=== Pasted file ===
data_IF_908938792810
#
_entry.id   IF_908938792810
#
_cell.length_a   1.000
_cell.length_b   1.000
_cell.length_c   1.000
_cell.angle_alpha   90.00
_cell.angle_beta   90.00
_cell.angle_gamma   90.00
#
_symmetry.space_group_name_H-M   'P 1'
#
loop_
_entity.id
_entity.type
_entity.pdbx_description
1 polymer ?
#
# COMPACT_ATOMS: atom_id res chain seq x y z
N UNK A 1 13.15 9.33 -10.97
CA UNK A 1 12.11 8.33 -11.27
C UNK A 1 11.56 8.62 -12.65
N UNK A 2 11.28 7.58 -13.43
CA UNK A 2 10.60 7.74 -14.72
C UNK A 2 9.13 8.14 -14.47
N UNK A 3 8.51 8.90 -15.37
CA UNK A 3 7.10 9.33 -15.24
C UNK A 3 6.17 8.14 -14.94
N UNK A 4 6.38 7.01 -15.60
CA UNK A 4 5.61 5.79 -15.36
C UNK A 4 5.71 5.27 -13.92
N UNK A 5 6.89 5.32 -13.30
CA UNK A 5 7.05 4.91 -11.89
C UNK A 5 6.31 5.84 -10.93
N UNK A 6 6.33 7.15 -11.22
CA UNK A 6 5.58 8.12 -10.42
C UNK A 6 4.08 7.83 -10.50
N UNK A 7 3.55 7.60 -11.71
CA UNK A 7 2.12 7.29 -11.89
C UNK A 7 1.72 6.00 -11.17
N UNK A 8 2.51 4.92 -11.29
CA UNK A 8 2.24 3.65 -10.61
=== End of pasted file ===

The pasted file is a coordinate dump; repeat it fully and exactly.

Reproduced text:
data_IF_908938792810
#
_entry.id   IF_908938792810
#
_cell.length_a   1.000
_cell.length_b   1.000
_cell.length_c   1.000
_cell.angle_alpha   90.00
_cell.angle_beta   90.00
_cell.angle_gamma   90.00
#
_symmetry.space_group_name_H-M   'P 1'
#
loop_
_entity.id
_entity.type
_entity.pdbx_description
1 polymer ?
#
# COMPACT_ATOMS: atom_id res chain seq x y z
N UNK A 1 13.15 9.33 -10.97
CA UNK A 1 12.11 8.33 -11.27
C UNK A 1 11.56 8.62 -12.65
N UNK A 2 11.28 7.58 -13.43
CA UNK A 2 10.60 7.74 -14.72
C UNK A 2 9.13 8.14 -14.47
N UNK A 3 8.51 8.90 -15.37
CA UNK A 3 7.10 9.33 -15.24
C UNK A 3 6.17 8.14 -14.94
N UNK A 4 6.38 7.01 -15.60
CA UNK A 4 5.61 5.79 -15.36
C UNK A 4 5.71 5.27 -13.92
N UNK A 5 6.89 5.32 -13.30
CA UNK A 5 7.05 4.91 -11.89
C UNK A 5 6.31 5.84 -10.93
N UNK A 6 6.33 7.15 -11.22
CA UNK A 6 5.58 8.12 -10.42
C UNK A 6 4.08 7.83 -10.50
N UNK A 7 3.55 7.60 -11.71
CA UNK A 7 2.12 7.29 -11.89
C UNK A 7 1.72 6.00 -11.17
N UNK A 8 2.51 4.92 -11.29
CA UNK A 8 2.24 3.65 -10.61